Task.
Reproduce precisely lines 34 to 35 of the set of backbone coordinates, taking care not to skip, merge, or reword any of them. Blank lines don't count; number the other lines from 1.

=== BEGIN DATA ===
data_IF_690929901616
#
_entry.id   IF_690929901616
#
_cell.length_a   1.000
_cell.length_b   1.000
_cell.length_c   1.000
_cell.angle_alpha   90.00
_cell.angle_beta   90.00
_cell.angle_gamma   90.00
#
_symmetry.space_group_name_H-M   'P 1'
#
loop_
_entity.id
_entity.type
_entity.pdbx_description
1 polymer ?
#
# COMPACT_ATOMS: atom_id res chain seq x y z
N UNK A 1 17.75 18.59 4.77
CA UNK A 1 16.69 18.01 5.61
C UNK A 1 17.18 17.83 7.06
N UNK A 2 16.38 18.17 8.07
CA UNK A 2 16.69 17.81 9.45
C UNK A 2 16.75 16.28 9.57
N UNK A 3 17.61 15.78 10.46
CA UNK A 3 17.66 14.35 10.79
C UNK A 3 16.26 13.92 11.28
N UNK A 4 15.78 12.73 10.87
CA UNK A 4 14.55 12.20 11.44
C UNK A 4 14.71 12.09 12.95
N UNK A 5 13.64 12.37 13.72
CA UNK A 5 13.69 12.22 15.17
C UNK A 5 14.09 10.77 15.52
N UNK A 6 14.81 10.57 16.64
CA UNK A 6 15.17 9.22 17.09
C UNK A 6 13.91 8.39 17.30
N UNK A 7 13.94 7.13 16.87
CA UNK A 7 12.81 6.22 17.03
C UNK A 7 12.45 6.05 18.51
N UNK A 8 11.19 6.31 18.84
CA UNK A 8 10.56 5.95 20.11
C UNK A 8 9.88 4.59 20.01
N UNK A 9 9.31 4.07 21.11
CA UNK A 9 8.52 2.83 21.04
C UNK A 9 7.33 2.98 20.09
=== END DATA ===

CA UNK A 5 13.69 12.22 15.17
C UNK A 5 14.09 10.77 15.52